Skip to main content
Sign In

Department of Microbiology, A Leader in Microbiology and Microbial Pathogenesis Research and Training.

Microbiology Banner Image
 

Kenneth E. Murray, Ph.D.

Barton Lab


 

THESIS

Complete Title of Thesis:
"A new model to explain asymmetric poliovirus RNA replication revealed by studies of preinitiation replication complexes and CRE(2C)-dependent VPg uridylylation."

Prepared under the direction of: Dr. David J. Barton Ph.D.

SUMMARY

Poliovirus RNA replication occurs via a multistep process. Upon its release into the cytoplasm of a susceptible cell, genomic RNA is first translated into viral proteins and then replicated within membranous replication complexes. Within membranous RNA replication complexes the viral RNA is copied into a complementary negative-strand RNA that then serves as a template for the asymmetric synthesis of positive-strand RNAs, identical to the genomic RNA. Nascent positive-strand RNAs can either amplify the replicative cycle by serving as mRNAs or be packaged into virions.

The mechanism(s) regulating poliovirus RNA replication remain obscure. Results from our lab and others have shown that RNA structures from both the 5' and the 3' nontranslated regions are coordinately required for the synthesis of negative-strand RNA. These results have inspired numerous models in which the specific replication of poliovirus RNA is regulated by genome circularization, mediated by 5' -3' terminal RNP interactions. To further investigate the nature of poliovirus RNA replication we used cell-free translation-replication reactions and preinitiation replication complexes (PIRCs). Poliovirus RNA translates and replicates authentically and efficiently within cell-free translation replication reactions.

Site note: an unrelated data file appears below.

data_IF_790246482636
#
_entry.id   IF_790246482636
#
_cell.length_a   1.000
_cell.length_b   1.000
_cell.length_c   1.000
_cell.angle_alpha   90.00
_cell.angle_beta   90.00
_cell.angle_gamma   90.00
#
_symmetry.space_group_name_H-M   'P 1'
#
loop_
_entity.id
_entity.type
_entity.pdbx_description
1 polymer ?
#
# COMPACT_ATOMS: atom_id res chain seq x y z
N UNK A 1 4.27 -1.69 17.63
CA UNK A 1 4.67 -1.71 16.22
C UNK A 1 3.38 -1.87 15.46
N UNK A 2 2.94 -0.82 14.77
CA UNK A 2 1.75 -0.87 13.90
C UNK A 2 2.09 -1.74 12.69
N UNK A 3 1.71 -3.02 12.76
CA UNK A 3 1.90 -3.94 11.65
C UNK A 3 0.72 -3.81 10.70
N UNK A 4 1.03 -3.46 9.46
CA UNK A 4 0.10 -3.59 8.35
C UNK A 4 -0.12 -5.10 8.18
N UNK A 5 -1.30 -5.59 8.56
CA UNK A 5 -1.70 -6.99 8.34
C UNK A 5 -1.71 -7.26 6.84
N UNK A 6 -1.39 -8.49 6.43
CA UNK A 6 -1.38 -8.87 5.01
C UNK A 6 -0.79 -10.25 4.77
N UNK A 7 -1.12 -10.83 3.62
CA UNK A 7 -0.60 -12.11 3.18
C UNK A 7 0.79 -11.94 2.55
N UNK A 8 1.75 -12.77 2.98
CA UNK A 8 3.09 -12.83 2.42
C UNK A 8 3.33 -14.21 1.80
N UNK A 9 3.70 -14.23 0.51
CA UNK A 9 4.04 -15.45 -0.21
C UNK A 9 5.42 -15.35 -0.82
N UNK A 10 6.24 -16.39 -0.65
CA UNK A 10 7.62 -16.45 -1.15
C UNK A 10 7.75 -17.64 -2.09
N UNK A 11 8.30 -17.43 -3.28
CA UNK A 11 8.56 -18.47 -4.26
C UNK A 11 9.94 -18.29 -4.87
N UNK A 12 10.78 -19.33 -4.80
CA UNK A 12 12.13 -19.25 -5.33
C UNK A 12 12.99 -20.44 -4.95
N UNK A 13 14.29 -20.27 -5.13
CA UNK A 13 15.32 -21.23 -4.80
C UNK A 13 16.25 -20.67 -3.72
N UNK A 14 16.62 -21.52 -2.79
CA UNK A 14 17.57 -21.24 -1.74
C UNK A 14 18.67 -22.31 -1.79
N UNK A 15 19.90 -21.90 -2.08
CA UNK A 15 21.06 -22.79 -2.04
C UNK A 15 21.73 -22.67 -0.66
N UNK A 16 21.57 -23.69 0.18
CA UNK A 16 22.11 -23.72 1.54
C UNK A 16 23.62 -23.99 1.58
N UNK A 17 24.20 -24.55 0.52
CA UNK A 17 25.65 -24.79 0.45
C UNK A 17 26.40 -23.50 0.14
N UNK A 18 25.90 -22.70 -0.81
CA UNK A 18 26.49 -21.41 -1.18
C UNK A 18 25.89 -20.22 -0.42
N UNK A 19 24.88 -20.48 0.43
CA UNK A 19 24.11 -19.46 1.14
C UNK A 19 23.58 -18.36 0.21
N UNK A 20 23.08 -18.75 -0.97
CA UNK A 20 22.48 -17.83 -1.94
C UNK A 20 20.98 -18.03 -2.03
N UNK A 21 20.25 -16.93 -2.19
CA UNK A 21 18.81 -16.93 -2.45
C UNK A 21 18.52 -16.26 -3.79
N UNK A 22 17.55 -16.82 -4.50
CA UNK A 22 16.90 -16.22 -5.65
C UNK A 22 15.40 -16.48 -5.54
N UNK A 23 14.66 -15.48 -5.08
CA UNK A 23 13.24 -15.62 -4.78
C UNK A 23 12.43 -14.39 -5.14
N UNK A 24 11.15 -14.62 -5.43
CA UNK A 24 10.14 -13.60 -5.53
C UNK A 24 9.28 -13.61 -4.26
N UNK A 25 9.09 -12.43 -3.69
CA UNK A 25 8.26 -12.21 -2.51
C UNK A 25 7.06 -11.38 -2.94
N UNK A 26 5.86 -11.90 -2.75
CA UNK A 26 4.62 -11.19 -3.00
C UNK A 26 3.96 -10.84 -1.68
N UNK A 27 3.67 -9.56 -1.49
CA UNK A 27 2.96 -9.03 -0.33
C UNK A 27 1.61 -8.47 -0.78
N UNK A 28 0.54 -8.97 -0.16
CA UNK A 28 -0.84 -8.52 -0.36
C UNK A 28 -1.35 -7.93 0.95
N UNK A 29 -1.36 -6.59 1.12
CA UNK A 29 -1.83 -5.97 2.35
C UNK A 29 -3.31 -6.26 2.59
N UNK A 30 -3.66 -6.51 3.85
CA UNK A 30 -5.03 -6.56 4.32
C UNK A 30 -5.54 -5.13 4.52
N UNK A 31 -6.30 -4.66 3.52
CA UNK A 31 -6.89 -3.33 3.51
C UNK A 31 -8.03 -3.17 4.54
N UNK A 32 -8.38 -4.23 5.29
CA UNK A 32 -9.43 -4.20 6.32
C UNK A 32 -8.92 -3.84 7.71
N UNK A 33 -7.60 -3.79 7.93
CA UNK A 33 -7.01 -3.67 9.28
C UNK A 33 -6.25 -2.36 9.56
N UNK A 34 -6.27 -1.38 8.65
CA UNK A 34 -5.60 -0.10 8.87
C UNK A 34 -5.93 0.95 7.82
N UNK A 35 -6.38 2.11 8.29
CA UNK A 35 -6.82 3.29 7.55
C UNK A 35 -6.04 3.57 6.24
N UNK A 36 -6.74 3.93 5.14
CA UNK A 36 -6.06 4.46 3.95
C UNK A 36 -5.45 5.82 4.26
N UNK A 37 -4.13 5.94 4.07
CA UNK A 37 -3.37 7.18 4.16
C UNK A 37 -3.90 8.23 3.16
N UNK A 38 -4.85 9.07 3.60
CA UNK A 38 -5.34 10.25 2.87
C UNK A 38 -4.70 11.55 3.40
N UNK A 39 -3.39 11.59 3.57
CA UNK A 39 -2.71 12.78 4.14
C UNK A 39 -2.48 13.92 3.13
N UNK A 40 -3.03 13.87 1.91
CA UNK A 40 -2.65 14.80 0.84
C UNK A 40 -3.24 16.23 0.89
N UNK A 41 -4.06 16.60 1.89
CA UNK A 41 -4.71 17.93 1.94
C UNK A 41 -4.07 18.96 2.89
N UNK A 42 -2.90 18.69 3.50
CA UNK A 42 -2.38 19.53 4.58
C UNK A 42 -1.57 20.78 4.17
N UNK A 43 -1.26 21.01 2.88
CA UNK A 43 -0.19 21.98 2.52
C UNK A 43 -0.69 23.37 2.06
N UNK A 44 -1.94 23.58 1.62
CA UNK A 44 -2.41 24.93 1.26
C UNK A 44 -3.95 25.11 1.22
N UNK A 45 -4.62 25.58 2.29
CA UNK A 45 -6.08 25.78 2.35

In this investigation mutant RNA templates were characterized for RNA replication within PIRCs. Contrary to previous reports, the IRES was completely dispensable for both negativeand positive-strand RNA synthesis. While the IRES was not directly involved in RNA replication, interaction of the viral RNA with the translation machinery potentiated efficient RNA replication. These data indicate that the 5' and 3' terminal RNP interactions required for viral RNA replication may be imposed initially by the cellular translation machinery. Our investigations also demonstrated that in addition to negative-strand RNA synthesis, the 5' terminal cloverleaf was also required for the CRE(2C)-dependent uridylylation of viral protein 3B (VPg). Our experimental data indicate that CRE(2C)-dependent VPg uridylylation was dispensable for negative-strand RNA synthesis but was absolutely required for positive-strand RNA synthesis. These data provide the basis for a new model of poliovirus RNA replication. This new model emphasizes long range interactions between the 5' cloverleaf, 3' NTR and CRE(2C), and provides mechanistic insight into the specific and asymmetric nature of poliovirus RNA replication.